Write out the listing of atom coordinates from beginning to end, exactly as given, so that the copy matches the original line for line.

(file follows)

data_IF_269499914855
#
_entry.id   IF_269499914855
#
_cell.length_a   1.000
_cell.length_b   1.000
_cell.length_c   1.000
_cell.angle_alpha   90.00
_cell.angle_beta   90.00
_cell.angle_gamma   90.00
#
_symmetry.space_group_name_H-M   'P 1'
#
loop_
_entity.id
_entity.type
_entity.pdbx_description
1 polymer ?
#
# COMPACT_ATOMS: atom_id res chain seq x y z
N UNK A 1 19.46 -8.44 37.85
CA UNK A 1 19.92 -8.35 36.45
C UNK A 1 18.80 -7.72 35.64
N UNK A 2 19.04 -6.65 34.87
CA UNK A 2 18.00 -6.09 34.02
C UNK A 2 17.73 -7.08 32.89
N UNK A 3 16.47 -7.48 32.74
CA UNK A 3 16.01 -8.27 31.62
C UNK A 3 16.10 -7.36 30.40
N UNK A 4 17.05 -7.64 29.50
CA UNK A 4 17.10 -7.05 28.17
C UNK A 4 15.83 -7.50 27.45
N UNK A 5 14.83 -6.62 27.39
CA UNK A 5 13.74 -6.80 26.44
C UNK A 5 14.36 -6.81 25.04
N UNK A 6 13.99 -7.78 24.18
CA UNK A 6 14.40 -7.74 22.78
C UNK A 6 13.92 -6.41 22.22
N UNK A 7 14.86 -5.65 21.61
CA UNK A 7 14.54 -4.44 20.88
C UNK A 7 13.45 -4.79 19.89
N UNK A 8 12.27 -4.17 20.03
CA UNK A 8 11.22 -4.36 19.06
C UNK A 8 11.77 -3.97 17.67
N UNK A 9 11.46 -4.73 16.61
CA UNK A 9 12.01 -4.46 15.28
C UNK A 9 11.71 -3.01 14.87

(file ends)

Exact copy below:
data_IF_269499914855
#
_entry.id   IF_269499914855
#
_cell.length_a   1.000
_cell.length_b   1.000
_cell.length_c   1.000
_cell.angle_alpha   90.00
_cell.angle_beta   90.00
_cell.angle_gamma   90.00
#
_symmetry.space_group_name_H-M   'P 1'
#
loop_
_entity.id
_entity.type
_entity.pdbx_description
1 polymer ?
#
# COMPACT_ATOMS: atom_id res chain seq x y z
N UNK A 1 19.46 -8.44 37.85
CA UNK A 1 19.92 -8.35 36.45
C UNK A 1 18.80 -7.72 35.64
N UNK A 2 19.04 -6.65 34.87
CA UNK A 2 18.00 -6.09 34.02
C UNK A 2 17.73 -7.08 32.89
N UNK A 3 16.47 -7.48 32.74
CA UNK A 3 16.01 -8.27 31.62
C UNK A 3 16.10 -7.36 30.40
N UNK A 4 17.05 -7.64 29.50
CA UNK A 4 17.10 -7.05 28.17
C UNK A 4 15.83 -7.50 27.45
N UNK A 5 14.83 -6.62 27.39
CA UNK A 5 13.74 -6.80 26.44
C UNK A 5 14.36 -6.81 25.04
N UNK A 6 13.99 -7.78 24.18
CA UNK A 6 14.40 -7.74 22.78
C UNK A 6 13.92 -6.41 22.22
N UNK A 7 14.86 -5.65 21.61
CA UNK A 7 14.54 -4.44 20.88
C UNK A 7 13.45 -4.79 19.89
N UNK A 8 12.27 -4.17 20.03
CA UNK A 8 11.22 -4.36 19.06
C UNK A 8 11.77 -3.97 17.67
N UNK A 9 11.46 -4.73 16.61
CA UNK A 9 12.01 -4.46 15.28
C UNK A 9 11.71 -3.01 14.87